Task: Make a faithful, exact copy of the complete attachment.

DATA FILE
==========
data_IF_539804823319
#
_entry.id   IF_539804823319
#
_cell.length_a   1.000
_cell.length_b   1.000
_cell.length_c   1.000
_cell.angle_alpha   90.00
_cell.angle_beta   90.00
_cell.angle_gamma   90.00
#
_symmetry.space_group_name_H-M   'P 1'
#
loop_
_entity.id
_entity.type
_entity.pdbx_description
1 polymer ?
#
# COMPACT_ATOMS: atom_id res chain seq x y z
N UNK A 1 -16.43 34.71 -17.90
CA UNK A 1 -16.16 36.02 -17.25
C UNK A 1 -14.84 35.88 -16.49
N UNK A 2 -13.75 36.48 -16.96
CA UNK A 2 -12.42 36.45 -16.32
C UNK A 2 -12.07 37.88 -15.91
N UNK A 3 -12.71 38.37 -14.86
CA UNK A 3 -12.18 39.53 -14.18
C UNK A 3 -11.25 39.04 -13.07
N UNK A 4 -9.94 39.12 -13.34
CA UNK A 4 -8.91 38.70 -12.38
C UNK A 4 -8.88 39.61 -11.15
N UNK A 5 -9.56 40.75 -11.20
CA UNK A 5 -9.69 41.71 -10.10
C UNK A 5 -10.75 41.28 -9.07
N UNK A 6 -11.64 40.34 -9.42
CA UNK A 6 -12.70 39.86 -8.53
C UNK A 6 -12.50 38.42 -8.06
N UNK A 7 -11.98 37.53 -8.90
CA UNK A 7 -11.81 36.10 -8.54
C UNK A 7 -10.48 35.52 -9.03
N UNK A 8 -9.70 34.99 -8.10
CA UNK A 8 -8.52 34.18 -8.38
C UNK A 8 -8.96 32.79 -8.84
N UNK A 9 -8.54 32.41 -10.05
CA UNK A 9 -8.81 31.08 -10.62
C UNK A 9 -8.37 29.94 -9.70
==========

data_IF_539804823319
#
_entry.id   IF_539804823319
#
_cell.length_a   1.000
_cell.length_b   1.000
_cell.length_c   1.000
_cell.angle_alpha   90.00
_cell.angle_beta   90.00
_cell.angle_gamma   90.00
#
_symmetry.space_group_name_H-M   'P 1'
#
loop_
_entity.id
_entity.type
_entity.pdbx_description
1 polymer ?
#
# COMPACT_ATOMS: atom_id res chain seq x y z
N UNK A 1 -16.43 34.71 -17.90
CA UNK A 1 -16.16 36.02 -17.25
C UNK A 1 -14.84 35.88 -16.49
N UNK A 2 -13.75 36.48 -16.96
CA UNK A 2 -12.42 36.45 -16.32
C UNK A 2 -12.07 37.88 -15.91
N UNK A 3 -12.71 38.37 -14.86
CA UNK A 3 -12.18 39.53 -14.18
C UNK A 3 -11.25 39.04 -13.07
N UNK A 4 -9.94 39.12 -13.34
CA UNK A 4 -8.91 38.70 -12.38
C UNK A 4 -8.88 39.61 -11.15
N UNK A 5 -9.56 40.75 -11.20
CA UNK A 5 -9.69 41.71 -10.10
C UNK A 5 -10.75 41.28 -9.07
N UNK A 6 -11.64 40.34 -9.42
CA UNK A 6 -12.70 39.86 -8.53
C UNK A 6 -12.50 38.42 -8.06
N UNK A 7 -11.98 37.53 -8.90
CA UNK A 7 -11.81 36.10 -8.54
C UNK A 7 -10.48 35.52 -9.03
N UNK A 8 -9.70 34.99 -8.10
CA UNK A 8 -8.52 34.18 -8.38
C UNK A 8 -8.96 32.79 -8.84
N UNK A 9 -8.54 32.41 -10.05
CA UNK A 9 -8.81 31.08 -10.62
C UNK A 9 -8.37 29.94 -9.70